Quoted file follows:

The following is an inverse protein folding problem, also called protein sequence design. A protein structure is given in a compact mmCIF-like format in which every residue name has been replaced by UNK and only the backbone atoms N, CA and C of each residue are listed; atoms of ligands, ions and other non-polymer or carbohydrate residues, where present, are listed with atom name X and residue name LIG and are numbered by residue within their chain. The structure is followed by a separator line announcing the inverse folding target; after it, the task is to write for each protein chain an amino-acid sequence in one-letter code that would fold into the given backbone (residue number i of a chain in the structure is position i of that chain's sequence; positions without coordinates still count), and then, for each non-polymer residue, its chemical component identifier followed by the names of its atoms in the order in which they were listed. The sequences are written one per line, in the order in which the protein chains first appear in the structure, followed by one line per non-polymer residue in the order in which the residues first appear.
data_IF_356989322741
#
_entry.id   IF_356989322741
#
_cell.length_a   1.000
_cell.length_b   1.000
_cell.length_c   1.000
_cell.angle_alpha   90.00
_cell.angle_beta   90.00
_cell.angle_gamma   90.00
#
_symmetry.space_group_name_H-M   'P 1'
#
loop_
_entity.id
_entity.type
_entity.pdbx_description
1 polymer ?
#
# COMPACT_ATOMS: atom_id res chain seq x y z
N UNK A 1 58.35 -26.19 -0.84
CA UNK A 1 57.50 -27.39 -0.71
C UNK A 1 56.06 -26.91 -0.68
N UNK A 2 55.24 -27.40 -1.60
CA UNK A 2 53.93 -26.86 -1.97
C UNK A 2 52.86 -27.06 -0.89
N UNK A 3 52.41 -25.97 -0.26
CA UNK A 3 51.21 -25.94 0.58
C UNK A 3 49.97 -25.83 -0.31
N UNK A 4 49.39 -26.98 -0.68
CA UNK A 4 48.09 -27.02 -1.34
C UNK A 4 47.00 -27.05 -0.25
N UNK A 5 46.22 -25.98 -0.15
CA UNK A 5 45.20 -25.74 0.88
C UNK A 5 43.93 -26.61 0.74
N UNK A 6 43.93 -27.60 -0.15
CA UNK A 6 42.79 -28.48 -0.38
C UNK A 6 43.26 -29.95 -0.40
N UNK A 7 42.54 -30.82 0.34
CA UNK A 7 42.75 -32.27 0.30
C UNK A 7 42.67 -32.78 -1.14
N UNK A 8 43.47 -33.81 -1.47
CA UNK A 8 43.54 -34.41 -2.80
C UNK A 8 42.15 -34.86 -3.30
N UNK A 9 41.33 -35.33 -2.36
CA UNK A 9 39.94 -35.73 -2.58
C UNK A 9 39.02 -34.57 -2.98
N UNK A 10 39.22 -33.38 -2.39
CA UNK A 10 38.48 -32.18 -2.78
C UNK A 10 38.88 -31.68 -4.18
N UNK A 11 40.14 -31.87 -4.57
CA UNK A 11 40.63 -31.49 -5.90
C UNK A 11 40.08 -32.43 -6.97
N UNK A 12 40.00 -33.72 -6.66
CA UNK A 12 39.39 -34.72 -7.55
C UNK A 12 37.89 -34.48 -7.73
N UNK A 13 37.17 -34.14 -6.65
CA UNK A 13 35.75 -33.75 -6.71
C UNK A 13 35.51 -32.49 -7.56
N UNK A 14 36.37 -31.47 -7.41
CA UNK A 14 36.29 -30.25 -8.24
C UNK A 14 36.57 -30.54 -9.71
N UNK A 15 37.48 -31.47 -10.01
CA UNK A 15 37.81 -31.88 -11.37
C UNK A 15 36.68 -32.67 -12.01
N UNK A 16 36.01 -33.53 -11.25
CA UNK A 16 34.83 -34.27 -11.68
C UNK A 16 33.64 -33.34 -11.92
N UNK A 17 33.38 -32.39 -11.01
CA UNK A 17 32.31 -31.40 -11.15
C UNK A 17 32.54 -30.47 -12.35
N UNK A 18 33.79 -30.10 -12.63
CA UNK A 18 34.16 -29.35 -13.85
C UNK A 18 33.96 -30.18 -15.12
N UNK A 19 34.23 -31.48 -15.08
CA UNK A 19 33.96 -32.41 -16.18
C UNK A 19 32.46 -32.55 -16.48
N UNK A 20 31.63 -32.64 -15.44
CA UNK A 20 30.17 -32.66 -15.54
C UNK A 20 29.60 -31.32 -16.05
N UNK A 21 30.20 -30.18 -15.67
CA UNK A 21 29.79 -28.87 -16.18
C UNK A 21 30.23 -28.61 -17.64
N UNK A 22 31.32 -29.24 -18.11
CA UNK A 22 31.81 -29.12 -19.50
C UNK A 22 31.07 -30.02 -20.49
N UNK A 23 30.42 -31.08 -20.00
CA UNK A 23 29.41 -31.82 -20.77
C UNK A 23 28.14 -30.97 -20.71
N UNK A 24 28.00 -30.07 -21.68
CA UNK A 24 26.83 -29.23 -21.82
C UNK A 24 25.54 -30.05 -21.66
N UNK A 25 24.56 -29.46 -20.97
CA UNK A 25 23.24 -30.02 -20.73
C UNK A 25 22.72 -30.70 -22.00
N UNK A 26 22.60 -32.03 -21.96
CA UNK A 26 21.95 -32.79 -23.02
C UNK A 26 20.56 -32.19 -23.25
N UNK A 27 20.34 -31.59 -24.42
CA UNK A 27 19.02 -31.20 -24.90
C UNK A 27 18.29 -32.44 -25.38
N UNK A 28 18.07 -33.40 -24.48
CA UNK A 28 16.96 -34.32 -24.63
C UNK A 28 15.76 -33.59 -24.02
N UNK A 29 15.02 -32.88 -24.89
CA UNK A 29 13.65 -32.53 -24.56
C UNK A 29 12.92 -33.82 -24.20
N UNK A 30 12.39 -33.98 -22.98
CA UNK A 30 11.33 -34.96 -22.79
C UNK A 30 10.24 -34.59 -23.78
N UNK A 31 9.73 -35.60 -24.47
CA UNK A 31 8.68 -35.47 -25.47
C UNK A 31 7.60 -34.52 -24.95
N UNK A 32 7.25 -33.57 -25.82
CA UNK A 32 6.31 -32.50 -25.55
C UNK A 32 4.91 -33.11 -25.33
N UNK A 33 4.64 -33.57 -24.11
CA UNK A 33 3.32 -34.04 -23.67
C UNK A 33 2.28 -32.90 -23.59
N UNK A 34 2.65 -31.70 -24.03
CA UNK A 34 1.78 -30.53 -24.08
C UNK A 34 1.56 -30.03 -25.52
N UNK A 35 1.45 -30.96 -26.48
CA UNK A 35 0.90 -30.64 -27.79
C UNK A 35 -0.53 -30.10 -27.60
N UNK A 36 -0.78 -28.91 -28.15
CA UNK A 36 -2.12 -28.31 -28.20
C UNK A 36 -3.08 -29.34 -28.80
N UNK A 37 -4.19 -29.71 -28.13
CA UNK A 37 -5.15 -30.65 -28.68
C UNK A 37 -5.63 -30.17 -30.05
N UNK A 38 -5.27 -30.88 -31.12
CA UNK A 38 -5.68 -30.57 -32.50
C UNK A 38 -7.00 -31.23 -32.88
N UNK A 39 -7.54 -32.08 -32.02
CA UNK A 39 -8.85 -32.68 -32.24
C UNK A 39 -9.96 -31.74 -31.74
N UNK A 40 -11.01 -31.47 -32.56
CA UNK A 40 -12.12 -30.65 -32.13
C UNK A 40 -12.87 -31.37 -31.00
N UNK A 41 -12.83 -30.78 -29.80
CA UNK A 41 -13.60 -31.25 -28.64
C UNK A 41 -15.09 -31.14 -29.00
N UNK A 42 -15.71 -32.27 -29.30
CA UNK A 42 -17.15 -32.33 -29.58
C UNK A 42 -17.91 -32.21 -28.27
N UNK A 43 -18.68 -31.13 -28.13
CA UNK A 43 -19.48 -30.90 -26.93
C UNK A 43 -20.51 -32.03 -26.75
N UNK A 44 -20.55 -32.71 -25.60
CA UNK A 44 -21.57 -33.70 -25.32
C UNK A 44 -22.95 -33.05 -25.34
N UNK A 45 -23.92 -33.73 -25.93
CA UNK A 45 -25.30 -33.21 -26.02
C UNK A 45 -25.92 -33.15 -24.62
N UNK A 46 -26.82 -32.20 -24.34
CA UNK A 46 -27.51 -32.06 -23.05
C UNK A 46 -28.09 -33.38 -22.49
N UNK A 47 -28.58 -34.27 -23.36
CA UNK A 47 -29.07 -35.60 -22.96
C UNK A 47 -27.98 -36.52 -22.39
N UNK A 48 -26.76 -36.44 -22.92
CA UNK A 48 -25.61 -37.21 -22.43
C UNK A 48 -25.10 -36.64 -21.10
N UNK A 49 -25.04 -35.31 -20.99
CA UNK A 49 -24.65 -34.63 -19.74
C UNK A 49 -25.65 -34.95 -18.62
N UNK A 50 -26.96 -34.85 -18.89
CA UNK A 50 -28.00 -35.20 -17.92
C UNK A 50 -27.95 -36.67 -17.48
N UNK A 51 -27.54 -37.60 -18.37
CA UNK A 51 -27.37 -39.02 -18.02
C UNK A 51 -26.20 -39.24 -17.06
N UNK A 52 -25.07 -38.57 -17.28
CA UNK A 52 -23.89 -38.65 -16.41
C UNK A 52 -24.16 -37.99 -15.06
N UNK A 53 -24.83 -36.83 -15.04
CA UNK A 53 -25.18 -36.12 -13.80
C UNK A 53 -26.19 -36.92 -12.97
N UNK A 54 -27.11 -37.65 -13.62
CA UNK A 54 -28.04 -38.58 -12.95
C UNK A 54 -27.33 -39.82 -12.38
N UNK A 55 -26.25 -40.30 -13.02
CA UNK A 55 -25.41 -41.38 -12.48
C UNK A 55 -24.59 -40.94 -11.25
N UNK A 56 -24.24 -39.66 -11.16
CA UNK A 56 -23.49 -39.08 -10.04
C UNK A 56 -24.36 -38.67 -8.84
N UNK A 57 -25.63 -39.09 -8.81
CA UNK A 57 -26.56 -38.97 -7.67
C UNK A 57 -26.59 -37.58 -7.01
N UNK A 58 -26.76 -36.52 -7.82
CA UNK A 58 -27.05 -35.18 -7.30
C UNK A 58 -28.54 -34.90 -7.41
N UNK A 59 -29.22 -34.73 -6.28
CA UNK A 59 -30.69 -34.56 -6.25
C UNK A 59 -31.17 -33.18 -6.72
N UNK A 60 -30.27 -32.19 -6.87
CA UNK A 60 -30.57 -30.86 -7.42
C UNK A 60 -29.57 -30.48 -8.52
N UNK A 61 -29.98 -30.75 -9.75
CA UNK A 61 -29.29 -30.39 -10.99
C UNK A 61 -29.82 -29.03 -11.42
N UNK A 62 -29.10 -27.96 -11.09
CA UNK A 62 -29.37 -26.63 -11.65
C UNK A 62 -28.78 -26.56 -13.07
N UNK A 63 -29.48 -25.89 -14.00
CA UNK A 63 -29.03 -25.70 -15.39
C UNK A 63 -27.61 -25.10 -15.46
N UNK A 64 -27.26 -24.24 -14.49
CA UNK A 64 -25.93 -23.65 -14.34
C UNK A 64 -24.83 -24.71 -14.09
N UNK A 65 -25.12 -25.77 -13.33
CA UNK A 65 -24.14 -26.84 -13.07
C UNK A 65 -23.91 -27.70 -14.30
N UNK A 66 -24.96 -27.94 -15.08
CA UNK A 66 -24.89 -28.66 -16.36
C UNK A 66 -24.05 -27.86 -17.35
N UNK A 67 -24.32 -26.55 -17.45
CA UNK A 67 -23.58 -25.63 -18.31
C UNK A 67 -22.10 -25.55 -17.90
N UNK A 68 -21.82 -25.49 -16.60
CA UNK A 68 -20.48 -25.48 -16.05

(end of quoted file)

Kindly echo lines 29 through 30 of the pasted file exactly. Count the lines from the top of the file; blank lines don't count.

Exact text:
CA UNK A 3 51.21 -25.94 0.58
C UNK A 3 49.97 -25.83 -0.31